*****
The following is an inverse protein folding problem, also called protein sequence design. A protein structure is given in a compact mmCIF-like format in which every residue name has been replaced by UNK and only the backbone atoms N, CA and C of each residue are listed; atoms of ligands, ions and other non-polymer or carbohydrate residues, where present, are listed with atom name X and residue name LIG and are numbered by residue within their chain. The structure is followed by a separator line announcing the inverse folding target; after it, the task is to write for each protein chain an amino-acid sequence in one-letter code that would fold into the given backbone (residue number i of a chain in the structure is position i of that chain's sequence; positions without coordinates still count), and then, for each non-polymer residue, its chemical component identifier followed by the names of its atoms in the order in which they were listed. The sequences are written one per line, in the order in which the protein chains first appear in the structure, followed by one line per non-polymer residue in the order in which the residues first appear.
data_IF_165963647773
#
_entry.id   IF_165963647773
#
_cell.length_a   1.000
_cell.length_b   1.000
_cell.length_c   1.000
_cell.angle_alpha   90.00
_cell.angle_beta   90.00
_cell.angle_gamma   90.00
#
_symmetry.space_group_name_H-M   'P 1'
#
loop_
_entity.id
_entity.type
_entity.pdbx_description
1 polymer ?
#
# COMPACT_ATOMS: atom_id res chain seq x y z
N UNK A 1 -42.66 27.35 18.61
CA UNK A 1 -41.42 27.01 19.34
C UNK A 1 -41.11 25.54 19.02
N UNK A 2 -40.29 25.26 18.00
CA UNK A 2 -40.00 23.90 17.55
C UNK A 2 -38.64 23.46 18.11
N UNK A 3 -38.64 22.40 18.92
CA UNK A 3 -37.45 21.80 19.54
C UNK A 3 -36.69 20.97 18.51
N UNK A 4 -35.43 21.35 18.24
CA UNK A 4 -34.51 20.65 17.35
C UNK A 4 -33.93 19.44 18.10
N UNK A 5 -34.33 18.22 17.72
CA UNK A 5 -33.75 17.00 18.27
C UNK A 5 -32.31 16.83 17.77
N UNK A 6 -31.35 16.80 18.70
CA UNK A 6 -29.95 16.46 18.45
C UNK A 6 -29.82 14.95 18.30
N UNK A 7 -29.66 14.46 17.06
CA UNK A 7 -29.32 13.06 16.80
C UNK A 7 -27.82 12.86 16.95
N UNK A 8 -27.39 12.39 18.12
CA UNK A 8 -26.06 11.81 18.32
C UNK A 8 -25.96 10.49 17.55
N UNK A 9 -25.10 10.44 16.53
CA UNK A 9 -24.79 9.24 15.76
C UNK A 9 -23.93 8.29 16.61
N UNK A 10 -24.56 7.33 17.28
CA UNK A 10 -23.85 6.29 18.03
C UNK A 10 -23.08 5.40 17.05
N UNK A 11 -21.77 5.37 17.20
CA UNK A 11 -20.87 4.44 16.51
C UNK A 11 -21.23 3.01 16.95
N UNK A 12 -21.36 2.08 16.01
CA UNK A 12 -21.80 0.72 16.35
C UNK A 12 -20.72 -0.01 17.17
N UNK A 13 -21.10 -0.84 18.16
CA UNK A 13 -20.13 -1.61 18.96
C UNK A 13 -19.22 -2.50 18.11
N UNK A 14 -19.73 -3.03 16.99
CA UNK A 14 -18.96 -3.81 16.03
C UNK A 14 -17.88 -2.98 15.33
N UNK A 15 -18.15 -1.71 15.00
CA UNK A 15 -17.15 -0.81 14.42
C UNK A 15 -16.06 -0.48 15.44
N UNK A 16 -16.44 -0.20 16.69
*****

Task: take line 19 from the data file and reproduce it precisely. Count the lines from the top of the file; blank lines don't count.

1 polymer ?